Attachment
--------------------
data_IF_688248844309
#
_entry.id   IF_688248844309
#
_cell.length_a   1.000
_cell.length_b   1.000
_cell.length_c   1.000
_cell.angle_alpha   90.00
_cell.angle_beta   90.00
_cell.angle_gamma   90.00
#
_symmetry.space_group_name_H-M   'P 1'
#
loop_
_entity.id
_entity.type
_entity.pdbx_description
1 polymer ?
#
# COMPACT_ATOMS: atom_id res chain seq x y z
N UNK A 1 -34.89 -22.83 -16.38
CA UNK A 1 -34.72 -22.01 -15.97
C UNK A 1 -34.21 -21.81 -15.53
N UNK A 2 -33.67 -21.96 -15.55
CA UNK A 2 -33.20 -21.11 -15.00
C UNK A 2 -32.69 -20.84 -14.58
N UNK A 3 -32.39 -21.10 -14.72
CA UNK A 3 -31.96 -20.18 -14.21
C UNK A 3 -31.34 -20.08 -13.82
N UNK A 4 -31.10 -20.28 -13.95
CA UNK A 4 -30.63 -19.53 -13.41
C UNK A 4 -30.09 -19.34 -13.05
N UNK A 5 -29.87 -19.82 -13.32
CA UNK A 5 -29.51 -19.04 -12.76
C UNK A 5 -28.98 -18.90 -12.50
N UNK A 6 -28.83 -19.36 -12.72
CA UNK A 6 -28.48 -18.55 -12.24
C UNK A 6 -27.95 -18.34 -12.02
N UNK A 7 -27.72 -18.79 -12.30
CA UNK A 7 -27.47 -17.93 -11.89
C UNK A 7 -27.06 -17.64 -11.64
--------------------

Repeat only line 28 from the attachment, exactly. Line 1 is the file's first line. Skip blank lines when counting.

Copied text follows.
CA UNK A 3 -31.96 -20.18 -14.21